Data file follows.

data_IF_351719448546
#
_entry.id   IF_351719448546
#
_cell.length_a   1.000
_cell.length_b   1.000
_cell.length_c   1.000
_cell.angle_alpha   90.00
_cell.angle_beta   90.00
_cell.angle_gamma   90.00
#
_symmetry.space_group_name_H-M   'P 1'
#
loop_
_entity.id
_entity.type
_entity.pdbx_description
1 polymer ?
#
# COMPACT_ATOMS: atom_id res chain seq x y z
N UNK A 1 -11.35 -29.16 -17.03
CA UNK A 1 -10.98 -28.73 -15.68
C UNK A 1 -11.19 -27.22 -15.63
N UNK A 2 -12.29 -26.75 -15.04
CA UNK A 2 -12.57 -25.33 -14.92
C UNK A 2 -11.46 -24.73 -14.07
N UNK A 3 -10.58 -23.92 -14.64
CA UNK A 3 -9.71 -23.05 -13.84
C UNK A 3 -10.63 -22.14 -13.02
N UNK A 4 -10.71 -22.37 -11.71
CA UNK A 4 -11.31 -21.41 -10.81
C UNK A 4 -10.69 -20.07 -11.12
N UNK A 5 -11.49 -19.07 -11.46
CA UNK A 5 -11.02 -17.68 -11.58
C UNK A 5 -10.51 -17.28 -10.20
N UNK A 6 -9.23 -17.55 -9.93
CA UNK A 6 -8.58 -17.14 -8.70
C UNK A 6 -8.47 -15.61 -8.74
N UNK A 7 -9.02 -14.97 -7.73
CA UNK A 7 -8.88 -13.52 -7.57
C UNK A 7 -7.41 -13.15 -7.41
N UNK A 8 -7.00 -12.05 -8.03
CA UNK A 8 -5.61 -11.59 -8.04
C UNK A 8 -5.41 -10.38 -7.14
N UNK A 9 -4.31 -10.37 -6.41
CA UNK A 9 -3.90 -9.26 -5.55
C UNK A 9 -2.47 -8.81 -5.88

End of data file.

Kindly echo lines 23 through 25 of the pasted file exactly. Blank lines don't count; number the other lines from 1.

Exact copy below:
C UNK A 1 -11.19 -27.22 -15.63
N UNK A 2 -12.29 -26.75 -15.04
CA UNK A 2 -12.57 -25.33 -14.92